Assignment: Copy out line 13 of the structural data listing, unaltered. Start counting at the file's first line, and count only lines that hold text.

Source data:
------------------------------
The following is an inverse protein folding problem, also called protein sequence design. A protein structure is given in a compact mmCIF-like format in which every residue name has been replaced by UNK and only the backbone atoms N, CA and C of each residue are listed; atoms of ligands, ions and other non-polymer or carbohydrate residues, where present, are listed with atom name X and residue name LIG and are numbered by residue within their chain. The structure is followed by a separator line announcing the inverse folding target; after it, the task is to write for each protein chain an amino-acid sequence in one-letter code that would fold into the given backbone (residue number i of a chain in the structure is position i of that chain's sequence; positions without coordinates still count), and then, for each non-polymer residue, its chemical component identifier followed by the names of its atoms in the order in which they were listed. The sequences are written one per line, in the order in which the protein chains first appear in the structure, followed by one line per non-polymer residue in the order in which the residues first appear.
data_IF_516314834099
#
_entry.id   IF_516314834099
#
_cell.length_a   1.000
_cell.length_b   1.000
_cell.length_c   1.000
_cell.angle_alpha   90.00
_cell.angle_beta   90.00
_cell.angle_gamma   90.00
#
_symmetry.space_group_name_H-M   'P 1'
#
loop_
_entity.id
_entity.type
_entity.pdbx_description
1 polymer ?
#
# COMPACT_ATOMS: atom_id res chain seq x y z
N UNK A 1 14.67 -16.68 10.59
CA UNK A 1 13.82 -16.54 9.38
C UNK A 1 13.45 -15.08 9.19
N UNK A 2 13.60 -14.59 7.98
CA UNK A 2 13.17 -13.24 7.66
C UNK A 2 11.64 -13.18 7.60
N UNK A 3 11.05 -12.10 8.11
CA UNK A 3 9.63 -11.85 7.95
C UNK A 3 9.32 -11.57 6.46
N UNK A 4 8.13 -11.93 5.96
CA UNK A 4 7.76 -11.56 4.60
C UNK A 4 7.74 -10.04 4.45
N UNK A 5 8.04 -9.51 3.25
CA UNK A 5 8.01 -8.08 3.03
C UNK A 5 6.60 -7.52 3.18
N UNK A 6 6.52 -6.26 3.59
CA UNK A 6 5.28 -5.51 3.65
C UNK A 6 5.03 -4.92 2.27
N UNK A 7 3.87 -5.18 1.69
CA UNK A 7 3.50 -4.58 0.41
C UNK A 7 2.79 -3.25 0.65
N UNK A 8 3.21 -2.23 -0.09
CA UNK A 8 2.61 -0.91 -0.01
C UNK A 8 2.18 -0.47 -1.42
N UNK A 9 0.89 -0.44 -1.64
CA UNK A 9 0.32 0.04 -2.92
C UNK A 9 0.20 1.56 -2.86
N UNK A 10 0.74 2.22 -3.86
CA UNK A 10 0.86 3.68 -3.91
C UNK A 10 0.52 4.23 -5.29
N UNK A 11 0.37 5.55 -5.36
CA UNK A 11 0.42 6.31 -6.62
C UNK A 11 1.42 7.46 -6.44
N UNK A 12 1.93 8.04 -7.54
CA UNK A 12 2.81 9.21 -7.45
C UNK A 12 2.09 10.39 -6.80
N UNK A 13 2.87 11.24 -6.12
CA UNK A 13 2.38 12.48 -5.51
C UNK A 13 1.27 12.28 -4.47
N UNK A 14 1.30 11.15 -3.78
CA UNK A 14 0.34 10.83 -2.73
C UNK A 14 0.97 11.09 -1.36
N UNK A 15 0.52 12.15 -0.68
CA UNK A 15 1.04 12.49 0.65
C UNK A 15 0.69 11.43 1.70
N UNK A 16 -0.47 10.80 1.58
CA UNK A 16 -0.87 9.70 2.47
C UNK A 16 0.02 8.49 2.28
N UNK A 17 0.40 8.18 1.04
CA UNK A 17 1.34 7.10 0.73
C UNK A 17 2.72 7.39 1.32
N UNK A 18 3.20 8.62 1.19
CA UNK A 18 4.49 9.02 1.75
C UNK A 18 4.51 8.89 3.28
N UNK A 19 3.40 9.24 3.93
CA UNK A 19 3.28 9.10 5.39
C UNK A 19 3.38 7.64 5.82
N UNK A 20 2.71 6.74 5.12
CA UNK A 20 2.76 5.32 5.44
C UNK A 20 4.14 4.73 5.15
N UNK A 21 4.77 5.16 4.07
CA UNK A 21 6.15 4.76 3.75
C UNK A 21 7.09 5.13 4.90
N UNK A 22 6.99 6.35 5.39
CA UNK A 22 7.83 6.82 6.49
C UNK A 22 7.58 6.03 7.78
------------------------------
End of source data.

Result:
_symmetry.space_group_name_H-M   'P 1'